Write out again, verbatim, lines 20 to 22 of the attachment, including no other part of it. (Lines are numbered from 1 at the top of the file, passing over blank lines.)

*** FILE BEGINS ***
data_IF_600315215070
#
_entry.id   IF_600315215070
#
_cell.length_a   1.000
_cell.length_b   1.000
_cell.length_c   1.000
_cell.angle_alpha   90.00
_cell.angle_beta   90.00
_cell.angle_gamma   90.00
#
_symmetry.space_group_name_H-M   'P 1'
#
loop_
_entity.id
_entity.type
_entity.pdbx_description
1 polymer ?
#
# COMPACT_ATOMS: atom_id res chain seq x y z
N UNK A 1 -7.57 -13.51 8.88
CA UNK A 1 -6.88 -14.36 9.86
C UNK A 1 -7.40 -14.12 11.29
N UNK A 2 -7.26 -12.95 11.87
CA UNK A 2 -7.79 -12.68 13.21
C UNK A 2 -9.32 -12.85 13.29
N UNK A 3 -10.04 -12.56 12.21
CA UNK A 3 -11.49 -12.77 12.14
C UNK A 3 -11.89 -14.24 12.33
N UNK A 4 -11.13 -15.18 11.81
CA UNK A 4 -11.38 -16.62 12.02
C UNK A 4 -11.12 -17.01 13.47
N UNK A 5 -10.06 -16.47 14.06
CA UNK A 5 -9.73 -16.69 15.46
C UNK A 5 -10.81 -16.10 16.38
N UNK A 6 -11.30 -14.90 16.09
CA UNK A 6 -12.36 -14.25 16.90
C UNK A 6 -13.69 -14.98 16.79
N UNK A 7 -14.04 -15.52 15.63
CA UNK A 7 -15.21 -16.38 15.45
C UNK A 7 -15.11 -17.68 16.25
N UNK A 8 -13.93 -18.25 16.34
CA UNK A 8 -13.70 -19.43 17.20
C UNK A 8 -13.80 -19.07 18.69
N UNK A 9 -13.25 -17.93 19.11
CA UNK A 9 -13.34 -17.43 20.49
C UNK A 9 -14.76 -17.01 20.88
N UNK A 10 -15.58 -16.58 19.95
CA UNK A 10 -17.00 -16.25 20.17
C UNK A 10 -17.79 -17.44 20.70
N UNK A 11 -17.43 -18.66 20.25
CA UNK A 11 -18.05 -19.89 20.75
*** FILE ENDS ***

# COMPACT_ATOMS: atom_id res chain seq x y z
N UNK A 1 -7.57 -13.51 8.88
CA UNK A 1 -6.88 -14.36 9.86